Dear Professor Johnson, It is our great pleasure to inform you that you are the winner of the 2014 edition of the ECCOMAS Ludwig Prandtl Medal. The decision has been taken by the ECCOMAS Award Committee in a two-round voting procedure. Please receive our warmest congratulations.
The Ludwig Prandtl Medal will be delivered at the Opening Session of the WCCM-ECCM-ECFD 2014 Conference in Barcelona, July 21, 2014 (8:30-10:30). We would very much appreciate if you can confirm your participation.
With our best regards and congratulations,
ECCOMAS PresidentJosef Eberhardsteiner
Here is my answer:
Dear Profs Ramm and Eberhardsteiner
Thank you for this great honor, which I will be very happy to receive in person at the conference opening.
The award has an interesting aspect from scientific point of view in that my work (with Johan Hoffman), shows that Prandtl's main idea of the fundamental role of the boundary layer, for both separation and drag and lift, crowning him as the Father of Moden Fluid Mechanics, is incorrect. We show that separation, drag and lift originate from instability of slightly viscous flow and not from a boundary layer. The evidence comes from solving the Navier-Stokes equations with slip boundary condition, which does not give rise to any boundary layer, and we obtain results in full agreement with observations. We conclude that separation, drag and lift in slightly viscous flow do not originate from a boundary layer and thus that Prandtl's main idea is not in agreement with observations.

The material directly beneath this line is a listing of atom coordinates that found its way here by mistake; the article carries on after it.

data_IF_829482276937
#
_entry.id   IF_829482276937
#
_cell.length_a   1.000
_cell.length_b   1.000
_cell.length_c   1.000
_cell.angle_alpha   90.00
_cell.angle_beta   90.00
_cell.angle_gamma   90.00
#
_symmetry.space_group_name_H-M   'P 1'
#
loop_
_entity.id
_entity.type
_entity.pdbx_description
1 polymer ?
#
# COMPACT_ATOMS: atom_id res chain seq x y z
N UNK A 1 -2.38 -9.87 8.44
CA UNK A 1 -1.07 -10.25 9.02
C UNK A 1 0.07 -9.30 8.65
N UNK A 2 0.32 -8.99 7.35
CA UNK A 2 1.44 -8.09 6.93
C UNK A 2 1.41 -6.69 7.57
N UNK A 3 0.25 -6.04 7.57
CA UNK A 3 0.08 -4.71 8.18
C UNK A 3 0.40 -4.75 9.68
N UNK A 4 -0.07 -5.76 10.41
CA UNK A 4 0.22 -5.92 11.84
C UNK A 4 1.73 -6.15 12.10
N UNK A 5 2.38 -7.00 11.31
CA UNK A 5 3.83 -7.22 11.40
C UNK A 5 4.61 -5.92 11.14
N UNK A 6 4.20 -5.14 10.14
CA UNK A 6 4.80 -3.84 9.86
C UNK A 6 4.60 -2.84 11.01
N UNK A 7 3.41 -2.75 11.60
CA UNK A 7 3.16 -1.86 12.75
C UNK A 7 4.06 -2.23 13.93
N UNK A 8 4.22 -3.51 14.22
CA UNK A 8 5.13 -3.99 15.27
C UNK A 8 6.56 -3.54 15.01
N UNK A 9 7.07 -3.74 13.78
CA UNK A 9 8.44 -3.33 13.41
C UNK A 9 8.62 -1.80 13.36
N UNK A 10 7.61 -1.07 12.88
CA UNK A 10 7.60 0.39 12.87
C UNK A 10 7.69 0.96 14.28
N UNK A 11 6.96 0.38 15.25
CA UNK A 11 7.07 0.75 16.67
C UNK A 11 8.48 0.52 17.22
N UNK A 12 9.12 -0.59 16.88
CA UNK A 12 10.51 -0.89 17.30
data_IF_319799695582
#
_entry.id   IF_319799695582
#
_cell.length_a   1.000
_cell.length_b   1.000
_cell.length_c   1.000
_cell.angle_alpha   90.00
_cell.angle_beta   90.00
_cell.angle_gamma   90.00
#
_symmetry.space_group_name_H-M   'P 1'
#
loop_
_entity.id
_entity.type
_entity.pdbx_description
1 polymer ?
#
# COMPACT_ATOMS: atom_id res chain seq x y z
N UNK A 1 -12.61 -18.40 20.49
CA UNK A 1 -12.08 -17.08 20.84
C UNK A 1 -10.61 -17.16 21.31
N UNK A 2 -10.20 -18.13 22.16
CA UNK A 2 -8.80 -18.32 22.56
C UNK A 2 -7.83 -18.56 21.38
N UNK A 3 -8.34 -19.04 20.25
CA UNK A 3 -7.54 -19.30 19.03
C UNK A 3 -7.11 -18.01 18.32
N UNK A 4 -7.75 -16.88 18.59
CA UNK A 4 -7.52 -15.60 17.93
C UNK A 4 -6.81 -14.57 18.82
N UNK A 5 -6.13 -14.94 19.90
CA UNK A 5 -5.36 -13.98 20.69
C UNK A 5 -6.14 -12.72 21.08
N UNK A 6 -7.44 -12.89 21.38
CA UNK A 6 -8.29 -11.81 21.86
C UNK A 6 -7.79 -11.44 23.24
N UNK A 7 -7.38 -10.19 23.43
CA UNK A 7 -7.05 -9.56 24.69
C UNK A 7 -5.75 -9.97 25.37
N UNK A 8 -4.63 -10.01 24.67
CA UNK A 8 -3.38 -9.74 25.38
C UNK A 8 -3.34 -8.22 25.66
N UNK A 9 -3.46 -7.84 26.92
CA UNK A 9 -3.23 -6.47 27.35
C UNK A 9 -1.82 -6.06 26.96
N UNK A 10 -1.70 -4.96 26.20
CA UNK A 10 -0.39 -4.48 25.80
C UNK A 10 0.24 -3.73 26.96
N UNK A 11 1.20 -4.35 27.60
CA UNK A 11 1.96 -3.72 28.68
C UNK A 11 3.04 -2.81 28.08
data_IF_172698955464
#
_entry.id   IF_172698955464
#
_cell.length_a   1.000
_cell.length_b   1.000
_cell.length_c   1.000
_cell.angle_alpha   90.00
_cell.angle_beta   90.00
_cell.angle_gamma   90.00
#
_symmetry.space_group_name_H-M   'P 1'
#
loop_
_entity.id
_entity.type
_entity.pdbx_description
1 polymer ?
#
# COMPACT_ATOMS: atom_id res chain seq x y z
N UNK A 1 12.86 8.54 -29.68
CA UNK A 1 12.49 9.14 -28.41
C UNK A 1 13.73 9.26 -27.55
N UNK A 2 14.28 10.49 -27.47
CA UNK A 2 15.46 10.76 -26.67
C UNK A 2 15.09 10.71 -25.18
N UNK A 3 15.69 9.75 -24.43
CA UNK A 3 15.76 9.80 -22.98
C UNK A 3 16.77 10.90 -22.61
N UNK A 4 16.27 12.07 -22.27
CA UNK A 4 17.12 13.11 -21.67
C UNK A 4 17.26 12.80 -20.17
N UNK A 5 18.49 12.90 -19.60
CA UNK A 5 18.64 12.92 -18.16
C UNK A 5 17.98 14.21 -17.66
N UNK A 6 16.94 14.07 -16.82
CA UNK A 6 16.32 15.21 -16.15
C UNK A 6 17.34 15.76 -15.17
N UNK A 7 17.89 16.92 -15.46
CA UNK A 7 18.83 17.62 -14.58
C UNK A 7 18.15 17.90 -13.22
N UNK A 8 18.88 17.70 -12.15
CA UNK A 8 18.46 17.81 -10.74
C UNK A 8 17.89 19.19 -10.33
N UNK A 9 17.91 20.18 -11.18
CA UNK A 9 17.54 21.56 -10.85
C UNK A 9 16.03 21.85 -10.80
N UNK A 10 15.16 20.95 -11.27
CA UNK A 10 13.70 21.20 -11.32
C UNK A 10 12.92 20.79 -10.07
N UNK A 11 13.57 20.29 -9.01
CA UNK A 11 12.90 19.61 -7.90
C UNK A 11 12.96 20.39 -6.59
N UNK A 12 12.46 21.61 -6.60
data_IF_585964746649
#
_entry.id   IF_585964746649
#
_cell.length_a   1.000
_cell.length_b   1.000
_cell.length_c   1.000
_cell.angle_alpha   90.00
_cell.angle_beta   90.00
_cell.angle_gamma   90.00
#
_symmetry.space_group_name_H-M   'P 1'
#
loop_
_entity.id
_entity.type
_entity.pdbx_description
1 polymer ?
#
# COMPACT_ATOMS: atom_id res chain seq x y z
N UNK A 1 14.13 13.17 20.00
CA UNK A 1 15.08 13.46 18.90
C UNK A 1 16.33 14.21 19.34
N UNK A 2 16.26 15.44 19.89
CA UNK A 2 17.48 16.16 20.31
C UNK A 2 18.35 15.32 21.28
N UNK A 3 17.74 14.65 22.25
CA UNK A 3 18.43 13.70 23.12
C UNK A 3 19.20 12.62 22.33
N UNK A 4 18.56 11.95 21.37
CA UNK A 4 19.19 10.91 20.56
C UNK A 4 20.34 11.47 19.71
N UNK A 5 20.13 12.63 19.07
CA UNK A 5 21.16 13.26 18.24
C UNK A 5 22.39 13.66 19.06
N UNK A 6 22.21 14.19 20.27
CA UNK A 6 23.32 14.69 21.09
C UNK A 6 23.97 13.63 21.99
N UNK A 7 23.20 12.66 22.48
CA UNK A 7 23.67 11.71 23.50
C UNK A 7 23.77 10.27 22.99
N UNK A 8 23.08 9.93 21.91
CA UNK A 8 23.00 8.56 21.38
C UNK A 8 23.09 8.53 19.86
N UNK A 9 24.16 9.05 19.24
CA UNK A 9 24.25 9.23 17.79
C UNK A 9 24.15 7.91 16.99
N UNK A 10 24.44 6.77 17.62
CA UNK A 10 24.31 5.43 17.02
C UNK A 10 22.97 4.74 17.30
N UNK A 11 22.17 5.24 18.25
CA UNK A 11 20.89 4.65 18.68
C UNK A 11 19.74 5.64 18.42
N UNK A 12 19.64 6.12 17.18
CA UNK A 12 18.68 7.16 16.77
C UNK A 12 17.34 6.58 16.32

I would appreciate if this will be made clear to the public at the conference and I would certainly be willing to shortly expose the reasons why Prandtl was wrong.
The fluid dynamics community will not applaud the award, since 20th century fluid mechanics has followed the Father in search of the origin of separation, drag and lift in the boundary layer. This has had a catastrophic impact on computational fluid mechanics leading to the strong belief that correct results require resolution of boundary layers, which however is impossible even in thinkable future since quadrillions of mesh-points would be required. The result is a dead-lock of rational science. We show that drag and lift of an airplane can today be accurately computed over the entire range of angles of attack including stall, by solving the Navier-Stokes equations with slip using a couple of millions of mesh points.
The award thus brings a major scientific question to the podium and I hope it can be accompanied by a scientific discussion.
Sincerely, Claes Johnson